Following this year’s dramatic series of revolutions in North Africa and the Middle East, the U.S. State Department wants to know if the “Arab Spring” will flow south to sub-Saharan Africa, and they’re looking to Mount Holyoke Professor of History Holly Hanson for guidance.
Hanson was one of the guest speakers at a forum this summer for members of the State Department and other U.S. government agencies. While the details of her presentation are classified, Hanson said she discussed the volatile political situation in Uganda as part of a larger panel focused on the wave of political protests that seems to have been inspired by events in Tunisia and Egypt.
“As an academic and a teacher, I feel responsible for making better connections to the people who need whatever information I can provide,” Hanson said. “The audience members I was speaking with asked really great, insightful questions, and it was wonderful to see how well-informed they were. I felt like I could see my tax dollars hard at work.”
The government officials couldn’t have invited a better tutor when it comes to Uganda. Hanson has been studying the east African nation since she was a graduate student in African history nearly two decades ago.
“Before I came back to school to be an academic, I was working in rural development, and I’ve always been fascinated by the fact that people can have all kinds of capacities and a will to be united, but if you don’t have land, you don’t have food, and therefore you can’t have a viable society,” Hanson said. “I chose to focus on Uganda because I was really interested in how people get access to land, and Uganda was the first African country to turn communal forms of property into private property under British colonial rule.”
While Uganda gained independence from Britain in 1962, its postcolonial history has been marred by political strife, including, most notoriously, the bloody military rule of Idi Amin in the 1970s. The country’s current president, Yoweri Museveni, has been in office since 1986, and discontent has grown as he has moved away from the inclusive and accountable standards his government set in its first years. Uganda’s political opposition, Hanson said, has sometimes been its own worst enemy.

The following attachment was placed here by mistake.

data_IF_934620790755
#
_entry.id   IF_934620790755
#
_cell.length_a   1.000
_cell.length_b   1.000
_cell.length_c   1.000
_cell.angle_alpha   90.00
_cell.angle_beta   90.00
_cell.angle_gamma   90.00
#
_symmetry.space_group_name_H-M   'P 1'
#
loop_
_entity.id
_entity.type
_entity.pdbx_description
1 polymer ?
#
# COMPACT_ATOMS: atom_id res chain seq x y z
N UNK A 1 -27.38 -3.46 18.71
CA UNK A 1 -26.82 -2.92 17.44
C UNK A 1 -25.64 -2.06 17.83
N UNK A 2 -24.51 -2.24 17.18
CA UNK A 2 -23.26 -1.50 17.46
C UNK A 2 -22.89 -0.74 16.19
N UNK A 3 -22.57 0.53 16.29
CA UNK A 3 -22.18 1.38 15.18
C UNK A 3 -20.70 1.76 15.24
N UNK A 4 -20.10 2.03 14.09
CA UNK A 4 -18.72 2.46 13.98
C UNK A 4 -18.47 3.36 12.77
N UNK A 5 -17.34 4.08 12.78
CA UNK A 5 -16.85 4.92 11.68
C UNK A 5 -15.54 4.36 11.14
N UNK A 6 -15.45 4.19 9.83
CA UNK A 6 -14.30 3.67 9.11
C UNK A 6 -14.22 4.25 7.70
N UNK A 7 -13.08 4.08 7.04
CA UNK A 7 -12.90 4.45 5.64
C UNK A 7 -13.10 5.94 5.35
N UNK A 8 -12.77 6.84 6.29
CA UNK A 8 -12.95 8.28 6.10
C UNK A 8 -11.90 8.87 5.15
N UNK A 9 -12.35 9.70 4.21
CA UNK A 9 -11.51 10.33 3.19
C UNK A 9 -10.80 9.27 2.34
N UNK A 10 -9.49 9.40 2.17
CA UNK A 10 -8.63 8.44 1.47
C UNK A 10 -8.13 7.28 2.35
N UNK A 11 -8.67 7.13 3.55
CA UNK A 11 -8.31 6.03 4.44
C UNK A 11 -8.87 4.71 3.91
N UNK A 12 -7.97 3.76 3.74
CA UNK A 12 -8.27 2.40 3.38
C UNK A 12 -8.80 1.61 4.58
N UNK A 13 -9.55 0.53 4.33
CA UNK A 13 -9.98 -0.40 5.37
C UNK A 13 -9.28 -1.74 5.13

“In the past, if you asked Uganda’s opposition leaders why Museveni shouldn’t be in power, they’d say, ‘Because I should be in power,’ ” she said. “In contrast to that somewhat narcissistic view, there was a series of public demonstrations in Uganda this spring, in which I can draw a line from statements made in Egypt’s Tahrir Square to what the opposition leaders in Uganda were saying. For example, there was a series of Walk to Work demonstrations in which these politicians who didn’t do so well in the previous election said they were going to walk to work in solidarity with the country’s poor population who can no longer afford public transportation. This was a significant step for the Ugandan civil society movement, and it was impressive to see these different politicians who had recently been in competition with each other manage to get on the same page.”